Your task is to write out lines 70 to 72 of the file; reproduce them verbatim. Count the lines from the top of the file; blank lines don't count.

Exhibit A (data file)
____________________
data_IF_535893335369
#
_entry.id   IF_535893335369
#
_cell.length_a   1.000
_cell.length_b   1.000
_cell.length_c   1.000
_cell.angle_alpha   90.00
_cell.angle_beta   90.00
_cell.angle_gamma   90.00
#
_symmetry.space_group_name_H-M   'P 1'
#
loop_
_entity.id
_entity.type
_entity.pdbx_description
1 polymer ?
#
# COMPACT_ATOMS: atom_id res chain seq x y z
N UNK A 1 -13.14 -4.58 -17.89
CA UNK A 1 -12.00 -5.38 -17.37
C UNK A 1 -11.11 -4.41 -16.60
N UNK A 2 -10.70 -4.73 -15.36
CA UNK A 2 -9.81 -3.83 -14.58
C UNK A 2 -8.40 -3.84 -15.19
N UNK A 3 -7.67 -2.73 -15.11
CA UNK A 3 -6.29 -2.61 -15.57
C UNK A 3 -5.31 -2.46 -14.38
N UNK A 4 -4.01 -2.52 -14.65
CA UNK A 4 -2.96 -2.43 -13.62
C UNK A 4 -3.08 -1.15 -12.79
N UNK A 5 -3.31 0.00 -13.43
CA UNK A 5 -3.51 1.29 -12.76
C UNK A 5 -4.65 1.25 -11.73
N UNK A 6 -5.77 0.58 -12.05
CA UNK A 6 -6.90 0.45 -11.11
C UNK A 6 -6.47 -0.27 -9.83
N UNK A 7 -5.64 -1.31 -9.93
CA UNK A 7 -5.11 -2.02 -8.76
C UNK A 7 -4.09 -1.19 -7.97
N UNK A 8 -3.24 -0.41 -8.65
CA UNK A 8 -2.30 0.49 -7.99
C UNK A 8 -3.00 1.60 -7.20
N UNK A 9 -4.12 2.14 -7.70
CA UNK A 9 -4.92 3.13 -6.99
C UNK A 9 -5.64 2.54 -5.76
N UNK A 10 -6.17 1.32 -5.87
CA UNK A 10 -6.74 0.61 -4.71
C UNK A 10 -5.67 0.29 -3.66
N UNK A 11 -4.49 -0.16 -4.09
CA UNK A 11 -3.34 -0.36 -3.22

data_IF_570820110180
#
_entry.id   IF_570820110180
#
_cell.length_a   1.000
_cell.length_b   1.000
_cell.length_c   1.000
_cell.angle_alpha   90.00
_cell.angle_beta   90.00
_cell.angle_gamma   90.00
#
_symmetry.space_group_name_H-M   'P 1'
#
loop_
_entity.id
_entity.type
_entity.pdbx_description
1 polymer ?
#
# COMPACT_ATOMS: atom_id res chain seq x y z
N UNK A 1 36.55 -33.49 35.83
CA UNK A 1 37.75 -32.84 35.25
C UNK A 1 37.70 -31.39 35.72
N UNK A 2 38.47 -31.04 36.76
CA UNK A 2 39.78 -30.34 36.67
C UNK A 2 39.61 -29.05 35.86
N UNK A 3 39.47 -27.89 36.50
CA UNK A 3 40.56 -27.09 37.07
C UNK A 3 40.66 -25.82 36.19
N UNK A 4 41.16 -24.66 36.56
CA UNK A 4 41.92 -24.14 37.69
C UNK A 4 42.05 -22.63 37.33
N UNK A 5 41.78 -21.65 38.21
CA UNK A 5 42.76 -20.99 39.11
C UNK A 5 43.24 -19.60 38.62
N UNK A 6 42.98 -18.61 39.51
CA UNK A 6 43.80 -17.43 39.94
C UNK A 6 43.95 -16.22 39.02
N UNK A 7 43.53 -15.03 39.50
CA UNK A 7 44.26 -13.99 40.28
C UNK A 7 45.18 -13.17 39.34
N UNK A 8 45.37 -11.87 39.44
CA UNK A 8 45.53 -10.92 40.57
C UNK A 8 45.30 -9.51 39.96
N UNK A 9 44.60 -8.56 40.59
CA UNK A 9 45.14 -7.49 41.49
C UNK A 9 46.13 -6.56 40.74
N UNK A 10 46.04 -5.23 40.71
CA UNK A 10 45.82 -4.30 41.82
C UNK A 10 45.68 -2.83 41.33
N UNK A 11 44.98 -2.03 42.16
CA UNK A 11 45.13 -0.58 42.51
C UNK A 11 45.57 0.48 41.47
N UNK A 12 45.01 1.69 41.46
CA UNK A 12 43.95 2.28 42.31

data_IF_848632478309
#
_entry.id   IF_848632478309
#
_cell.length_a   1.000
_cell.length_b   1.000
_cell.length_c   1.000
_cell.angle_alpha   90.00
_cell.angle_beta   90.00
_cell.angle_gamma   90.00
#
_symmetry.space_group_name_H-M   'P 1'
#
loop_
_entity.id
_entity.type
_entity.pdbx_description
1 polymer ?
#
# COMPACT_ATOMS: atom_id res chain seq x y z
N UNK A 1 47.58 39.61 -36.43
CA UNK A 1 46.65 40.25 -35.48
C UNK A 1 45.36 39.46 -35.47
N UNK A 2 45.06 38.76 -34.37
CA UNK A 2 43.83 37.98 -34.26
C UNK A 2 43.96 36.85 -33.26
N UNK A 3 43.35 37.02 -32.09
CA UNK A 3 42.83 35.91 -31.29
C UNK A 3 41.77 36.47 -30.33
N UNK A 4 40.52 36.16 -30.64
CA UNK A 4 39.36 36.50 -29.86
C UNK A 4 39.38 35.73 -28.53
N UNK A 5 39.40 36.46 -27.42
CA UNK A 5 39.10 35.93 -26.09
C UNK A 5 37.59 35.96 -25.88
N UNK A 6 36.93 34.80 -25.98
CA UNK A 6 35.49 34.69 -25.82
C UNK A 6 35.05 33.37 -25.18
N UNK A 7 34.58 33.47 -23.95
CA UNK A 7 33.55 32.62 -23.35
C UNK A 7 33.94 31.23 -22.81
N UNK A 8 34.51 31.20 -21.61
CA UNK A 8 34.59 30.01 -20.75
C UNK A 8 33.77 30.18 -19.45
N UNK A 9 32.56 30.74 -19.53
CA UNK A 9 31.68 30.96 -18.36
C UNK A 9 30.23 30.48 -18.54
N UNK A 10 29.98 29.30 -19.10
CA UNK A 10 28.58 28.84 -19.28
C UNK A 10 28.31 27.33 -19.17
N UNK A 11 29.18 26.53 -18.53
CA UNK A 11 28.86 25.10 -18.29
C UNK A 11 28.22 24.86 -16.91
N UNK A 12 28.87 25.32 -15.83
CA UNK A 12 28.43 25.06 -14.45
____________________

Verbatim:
1 polymer ?
#
# COMPACT_ATOMS: atom_id res chain seq x y z